Chickens, Livestock, Urban Homesteading and Self-Reliance

Sneaky Hens

Living with livestock can be a battle of wits and sometimes I suspect that I am not as well armed as my opponents.  It can be a challenge to set everything up in such a way as to encourage them to behave in the manner I wish them to.  There is really no point in talking about what is “natural” for any of our livestock.  They have been bred for countless generations to perform a certain function and they would no longer survive in a wild setting.  A modern milk animal would be prone to severe udder problems, metabolic issues, and overfeeding its offspring if not carefully managed.  A wild chicken does not lay eggs year round, nor do they grow to such sizes as our domestic birds.  Even heritage breeds, while definitely more like their wild ancestors than our more modern animals, are still much less likely to survive without human intervention.

My latest quandary is how to keep my hens from laying eggs in the goat feeder.  Hens are creatures of habit for the most part and generally stick to laying in the same spot, but it seems like there is always a rebel in the flock.  The goat feeder must seem like a wonderful, hay filled nest. It’s very close to the actual nest boxes since the hen-house is part of the goat shed.  I don’t have any issues with eggs in the goat feeder when I’m feeding prickly alfalfa hay, but when I switch over to grass hay, the trouble begins.  I have to carefully search through the bottom of the feeder because the goats often cover the eggs with hay in their search for the best bits.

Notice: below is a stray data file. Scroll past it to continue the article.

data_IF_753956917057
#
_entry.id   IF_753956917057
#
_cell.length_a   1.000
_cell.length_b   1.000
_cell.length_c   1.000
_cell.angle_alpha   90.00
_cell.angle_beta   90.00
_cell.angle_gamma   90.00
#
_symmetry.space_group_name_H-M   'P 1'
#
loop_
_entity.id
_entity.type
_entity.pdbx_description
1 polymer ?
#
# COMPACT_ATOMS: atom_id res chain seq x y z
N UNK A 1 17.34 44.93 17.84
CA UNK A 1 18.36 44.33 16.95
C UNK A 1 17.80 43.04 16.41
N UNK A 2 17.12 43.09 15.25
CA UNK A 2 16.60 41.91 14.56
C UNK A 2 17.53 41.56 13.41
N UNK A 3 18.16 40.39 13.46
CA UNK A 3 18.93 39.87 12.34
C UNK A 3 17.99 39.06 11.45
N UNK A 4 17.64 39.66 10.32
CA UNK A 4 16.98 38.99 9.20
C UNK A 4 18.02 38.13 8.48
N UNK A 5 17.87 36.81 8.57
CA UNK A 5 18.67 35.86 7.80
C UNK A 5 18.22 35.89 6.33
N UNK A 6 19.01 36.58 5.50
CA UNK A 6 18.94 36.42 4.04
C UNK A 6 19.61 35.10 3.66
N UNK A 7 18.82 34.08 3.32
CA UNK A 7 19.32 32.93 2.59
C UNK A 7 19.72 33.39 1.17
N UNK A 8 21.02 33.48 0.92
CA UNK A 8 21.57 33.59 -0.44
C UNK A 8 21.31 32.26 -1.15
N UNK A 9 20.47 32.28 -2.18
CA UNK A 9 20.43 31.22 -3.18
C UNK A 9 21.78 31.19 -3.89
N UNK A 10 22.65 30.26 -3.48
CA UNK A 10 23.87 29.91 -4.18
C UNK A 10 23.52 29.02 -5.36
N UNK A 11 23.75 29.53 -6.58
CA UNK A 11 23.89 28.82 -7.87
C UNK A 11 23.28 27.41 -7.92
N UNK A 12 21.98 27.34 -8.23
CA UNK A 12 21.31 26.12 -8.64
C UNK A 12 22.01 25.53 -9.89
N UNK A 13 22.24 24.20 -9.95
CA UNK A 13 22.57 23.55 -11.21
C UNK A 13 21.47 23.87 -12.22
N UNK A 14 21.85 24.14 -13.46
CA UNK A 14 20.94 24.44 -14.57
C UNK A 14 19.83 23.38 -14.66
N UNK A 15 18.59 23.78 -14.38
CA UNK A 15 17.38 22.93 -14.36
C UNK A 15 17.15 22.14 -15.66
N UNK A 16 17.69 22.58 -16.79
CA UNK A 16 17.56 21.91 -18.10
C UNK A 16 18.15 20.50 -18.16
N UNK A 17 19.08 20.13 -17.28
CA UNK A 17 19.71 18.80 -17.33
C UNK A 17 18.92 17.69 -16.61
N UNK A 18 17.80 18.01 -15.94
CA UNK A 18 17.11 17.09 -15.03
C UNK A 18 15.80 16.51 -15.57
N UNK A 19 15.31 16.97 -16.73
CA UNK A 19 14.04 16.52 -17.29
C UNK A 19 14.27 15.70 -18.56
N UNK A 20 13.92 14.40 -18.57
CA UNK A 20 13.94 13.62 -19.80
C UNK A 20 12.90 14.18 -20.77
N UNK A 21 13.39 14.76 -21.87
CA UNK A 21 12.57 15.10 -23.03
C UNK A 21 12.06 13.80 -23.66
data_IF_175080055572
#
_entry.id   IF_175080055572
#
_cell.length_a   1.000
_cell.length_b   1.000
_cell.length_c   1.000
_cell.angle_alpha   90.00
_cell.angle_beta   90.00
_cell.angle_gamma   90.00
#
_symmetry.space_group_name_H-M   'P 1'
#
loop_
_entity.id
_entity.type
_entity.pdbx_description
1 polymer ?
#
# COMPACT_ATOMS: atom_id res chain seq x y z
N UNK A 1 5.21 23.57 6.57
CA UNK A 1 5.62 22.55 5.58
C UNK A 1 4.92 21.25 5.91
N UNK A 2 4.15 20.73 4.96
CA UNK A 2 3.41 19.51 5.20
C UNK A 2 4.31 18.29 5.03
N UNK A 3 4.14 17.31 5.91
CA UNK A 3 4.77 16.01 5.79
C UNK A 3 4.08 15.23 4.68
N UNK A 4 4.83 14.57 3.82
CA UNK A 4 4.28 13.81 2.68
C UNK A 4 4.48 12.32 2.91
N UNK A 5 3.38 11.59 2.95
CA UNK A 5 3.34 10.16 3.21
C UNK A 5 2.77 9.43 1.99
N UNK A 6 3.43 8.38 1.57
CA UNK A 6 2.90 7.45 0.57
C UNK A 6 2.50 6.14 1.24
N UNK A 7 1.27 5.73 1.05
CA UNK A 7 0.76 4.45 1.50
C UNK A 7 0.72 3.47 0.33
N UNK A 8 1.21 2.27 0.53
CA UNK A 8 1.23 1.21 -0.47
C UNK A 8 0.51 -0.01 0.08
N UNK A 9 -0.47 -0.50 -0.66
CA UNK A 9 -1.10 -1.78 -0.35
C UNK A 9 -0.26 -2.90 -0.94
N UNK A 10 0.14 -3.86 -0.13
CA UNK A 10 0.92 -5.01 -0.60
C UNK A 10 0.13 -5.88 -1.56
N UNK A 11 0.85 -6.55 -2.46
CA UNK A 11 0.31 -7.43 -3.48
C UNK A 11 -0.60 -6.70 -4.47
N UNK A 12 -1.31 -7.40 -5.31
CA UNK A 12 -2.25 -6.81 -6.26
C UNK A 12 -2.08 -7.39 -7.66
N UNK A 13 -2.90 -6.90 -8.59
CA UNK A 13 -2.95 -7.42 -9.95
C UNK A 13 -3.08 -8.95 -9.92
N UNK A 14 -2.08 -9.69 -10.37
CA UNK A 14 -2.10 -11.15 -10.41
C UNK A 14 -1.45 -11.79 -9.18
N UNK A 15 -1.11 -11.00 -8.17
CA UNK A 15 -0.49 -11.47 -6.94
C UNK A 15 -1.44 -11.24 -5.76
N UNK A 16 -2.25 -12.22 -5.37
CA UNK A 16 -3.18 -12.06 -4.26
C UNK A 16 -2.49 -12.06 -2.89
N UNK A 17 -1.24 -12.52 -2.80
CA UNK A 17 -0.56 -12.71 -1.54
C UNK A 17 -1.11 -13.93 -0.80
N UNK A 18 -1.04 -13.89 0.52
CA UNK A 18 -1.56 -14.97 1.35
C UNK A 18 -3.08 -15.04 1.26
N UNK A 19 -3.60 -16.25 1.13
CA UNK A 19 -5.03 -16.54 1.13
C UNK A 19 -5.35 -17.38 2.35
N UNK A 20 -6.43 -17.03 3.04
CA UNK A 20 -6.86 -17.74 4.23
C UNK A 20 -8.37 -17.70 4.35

Like a chess player in a tournament, I am carefully considering my strategy for making this problem less likely.  Screening off the goat feeder is obviously not an option and I don’t always have alfalfa hay.  The door to the hen-house is in the goat shed, which means they go in there to get to the feed.  This makes the goat feeder a convenient place to pop in and lay an egg on the way back outside.  I think if I break that traffic pattern, the lazy girls are less likely to lay there.  Moving the exit outside the goat shed will require some other adjustments.  The feed tub is sitting in front of the outside door so I am going to have to figure out a different place to put it.  I have some ideas on that as well.

As with everything in life, I can have one of two attitudes about these little snags.  They can be a source of irritation and frustration, or they can be an enjoyable puzzle.  I try my best to see them as the latter and most of the time I succeed.  This particular challenge is actually a blessing.  By shutting the hens out of the goat shed, I’m preventing later problems with baby goats getting into the chicken feed.

Maybe I have more ammunition than I thought….

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